Freelancers for charities

Managing a charity is the toughest of all worlds

Reams of guff have been written about private sector management. A bit of guff has been written about public sector management (including by me). But very little if any has been written about the challenges of managing in the voluntary sector.

Yet managing in the voluntary sector is the toughest challenge of all. Charities suffer a double whammy - they have the commercial pressures of managing in the private sector and the complexity of managing in the public sector.  

Like private sector organisations charities are in a constant cycle of selling to funders (or customers). Even larger charities with long term commitments and some long term funding cannot escape the daily grind of thinking where the next slug of money is coming from. For a charity manager the pipeline, business development, marketing plan, and managing relationships with existing funders all loom far larger as day to day concerns than for their public sector counterparts.  

However, unlike a business their primary focus is not on making money but on delivering often complex social outcomes which rarely have clear success factors. As in the public sector there is rarely a single easy to measure success criterion to ease the management tasks of developing a strategy, setting targets, assessing performance and motivating people.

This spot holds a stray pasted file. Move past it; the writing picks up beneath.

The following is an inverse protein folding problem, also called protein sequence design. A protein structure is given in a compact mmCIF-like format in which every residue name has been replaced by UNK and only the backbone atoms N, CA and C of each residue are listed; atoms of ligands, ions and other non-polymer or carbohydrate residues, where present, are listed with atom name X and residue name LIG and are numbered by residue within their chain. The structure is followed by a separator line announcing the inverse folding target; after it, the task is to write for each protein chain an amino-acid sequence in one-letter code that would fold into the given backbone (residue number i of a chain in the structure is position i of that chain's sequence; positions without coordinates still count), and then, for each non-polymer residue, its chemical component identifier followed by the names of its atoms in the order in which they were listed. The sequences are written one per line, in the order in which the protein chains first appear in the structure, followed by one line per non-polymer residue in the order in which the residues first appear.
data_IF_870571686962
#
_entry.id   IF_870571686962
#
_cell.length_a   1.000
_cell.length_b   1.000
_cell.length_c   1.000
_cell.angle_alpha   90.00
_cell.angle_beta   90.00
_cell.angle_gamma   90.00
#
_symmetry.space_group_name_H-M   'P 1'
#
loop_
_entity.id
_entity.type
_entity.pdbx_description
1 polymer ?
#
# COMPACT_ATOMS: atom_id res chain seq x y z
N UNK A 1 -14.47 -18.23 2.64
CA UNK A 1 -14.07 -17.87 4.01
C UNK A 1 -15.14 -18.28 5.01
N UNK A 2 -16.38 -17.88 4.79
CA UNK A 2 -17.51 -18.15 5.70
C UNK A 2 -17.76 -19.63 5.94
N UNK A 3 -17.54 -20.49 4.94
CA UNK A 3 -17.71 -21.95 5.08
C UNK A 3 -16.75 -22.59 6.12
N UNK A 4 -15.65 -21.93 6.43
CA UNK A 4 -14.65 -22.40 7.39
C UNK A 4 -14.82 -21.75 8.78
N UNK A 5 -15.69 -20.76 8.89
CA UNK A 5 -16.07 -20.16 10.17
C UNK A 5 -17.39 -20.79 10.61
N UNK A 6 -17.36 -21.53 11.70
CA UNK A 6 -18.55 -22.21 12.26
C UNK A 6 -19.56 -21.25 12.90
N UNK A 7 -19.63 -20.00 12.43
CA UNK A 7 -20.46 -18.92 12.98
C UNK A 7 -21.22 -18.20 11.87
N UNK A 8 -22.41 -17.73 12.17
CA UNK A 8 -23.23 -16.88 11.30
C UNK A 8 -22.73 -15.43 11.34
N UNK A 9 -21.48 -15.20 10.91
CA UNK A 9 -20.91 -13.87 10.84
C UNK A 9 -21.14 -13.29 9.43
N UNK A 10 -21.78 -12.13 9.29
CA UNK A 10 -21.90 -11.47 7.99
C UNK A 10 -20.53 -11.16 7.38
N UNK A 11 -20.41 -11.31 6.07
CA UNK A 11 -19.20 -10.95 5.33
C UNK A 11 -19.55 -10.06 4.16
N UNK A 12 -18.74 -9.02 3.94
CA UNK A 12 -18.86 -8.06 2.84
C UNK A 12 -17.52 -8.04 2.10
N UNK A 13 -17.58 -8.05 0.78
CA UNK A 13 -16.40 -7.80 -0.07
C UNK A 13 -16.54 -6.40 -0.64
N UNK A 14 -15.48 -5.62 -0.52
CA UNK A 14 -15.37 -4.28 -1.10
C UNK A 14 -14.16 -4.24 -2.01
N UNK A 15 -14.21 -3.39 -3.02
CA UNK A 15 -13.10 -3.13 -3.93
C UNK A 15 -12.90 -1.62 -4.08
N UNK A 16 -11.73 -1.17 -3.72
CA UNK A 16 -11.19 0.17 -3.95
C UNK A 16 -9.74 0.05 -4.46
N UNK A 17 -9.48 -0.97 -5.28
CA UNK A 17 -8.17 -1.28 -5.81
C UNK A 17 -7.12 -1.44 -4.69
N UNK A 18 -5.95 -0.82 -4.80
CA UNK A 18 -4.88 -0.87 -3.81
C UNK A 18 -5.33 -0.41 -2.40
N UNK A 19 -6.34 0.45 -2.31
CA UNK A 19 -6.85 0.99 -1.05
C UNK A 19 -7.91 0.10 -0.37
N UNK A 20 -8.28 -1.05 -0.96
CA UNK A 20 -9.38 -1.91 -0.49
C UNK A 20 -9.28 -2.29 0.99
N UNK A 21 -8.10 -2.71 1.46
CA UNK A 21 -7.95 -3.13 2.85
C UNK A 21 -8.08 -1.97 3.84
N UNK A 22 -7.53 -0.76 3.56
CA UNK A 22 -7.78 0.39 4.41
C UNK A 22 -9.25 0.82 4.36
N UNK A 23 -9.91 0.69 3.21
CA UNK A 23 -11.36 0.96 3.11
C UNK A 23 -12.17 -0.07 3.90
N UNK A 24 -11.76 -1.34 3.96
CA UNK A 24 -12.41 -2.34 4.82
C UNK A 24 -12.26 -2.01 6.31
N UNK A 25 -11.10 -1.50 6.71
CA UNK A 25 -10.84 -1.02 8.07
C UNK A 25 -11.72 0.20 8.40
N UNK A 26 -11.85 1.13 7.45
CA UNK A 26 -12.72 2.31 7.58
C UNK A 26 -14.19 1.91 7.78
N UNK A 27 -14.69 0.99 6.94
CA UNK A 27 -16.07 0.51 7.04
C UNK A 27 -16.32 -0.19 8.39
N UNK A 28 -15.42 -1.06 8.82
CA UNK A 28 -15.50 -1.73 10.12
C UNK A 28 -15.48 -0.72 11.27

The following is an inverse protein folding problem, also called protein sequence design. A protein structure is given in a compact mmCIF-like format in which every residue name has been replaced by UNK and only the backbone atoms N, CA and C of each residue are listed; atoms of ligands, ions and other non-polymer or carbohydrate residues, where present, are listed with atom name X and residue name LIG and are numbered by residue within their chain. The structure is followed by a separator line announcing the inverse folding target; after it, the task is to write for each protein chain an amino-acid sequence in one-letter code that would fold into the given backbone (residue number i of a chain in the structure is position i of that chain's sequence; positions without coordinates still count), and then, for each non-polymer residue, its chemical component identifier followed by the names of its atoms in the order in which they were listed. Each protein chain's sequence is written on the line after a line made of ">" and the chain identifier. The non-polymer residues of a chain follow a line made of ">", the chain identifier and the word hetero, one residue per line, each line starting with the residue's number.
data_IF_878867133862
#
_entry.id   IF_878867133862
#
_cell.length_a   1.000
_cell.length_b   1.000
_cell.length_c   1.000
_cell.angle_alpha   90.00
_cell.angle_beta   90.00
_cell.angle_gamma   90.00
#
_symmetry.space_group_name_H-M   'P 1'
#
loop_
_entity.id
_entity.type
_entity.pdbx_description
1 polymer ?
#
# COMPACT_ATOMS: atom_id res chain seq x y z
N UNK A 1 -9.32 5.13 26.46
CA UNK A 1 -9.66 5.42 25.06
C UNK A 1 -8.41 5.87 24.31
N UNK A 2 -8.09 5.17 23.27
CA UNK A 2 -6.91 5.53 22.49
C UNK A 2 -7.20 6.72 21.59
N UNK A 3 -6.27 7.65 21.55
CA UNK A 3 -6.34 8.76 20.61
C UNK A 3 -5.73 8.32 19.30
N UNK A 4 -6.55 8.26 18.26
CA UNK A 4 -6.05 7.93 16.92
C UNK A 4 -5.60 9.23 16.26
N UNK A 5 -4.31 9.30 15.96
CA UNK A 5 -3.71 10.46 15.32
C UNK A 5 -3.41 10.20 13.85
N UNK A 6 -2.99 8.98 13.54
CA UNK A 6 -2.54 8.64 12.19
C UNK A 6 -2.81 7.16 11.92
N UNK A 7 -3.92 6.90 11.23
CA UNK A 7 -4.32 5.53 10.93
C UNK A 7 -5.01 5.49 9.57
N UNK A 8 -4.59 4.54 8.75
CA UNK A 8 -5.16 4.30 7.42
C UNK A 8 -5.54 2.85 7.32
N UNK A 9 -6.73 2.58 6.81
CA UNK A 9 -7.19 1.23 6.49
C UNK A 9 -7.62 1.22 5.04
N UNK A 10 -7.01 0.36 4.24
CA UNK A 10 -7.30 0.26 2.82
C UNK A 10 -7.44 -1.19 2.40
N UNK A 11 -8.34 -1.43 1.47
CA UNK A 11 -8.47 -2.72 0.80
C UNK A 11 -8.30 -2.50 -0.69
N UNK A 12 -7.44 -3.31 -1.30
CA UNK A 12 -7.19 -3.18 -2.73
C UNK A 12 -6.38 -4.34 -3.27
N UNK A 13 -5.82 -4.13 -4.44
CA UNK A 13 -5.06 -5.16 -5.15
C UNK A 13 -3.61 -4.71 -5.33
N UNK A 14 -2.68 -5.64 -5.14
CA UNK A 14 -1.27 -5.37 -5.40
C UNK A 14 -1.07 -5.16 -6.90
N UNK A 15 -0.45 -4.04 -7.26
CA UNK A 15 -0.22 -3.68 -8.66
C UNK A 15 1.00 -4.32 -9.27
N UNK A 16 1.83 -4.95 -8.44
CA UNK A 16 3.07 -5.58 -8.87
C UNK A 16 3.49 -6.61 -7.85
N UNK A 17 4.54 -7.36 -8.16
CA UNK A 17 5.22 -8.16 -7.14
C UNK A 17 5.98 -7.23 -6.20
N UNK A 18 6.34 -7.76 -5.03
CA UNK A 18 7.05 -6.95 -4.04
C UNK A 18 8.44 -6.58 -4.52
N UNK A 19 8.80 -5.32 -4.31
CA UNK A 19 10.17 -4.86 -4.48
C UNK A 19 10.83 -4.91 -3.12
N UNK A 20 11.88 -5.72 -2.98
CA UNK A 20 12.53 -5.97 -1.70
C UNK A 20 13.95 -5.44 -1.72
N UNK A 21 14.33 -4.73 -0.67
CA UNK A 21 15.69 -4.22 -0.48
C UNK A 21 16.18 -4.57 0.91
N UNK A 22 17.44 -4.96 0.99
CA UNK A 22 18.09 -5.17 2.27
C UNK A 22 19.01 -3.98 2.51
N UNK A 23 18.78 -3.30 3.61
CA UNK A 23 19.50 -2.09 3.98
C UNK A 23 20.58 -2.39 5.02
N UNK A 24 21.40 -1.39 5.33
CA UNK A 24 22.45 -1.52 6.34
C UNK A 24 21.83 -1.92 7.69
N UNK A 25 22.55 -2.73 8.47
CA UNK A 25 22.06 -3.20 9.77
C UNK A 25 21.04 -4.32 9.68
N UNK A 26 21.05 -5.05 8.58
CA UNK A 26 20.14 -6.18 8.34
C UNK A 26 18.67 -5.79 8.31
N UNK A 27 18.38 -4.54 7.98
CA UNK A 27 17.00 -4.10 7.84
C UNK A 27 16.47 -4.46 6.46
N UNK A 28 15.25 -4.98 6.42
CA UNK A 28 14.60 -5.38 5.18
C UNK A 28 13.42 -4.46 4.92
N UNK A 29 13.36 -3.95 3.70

This combination has consequences in a number of areas:

  • Performance management; charities must satisfy the performance management needs of their funders and their own operations. In a world in which funders demand (often ludicrously) specific impact measures the two may not be the same. It is challenging to be clear about the differences and attach the appropriate weight to the right measures in the right circumstances.  
  • Culture and skills; every charity needs to deliver on its core charitable mission whilst being ruthlessly avaricious in the way it approaches fundraising. These two objectives may not always be easy bedfellows particularly when it comes to pay-scales, training, values and recruitment.
  • Sector competition/co-operation; one of the lovely things about working in the public sector is that (in theory) you can share information about costs, performance or process with your peer group. The dynamic is slightly different in the charity sector.  On the one hand there will be some competition between charities who operate in similar spaces when it comes to fundriasing and profile.  On the other there will theoretically be benefits to be gained from joint lobbying or sharing best practice and resources when it comes to delivery. It can be difficult to achieve the balance of ensuring that the competitive element does not pollute the positive possibilities of working together.

Bring on some charity management guff!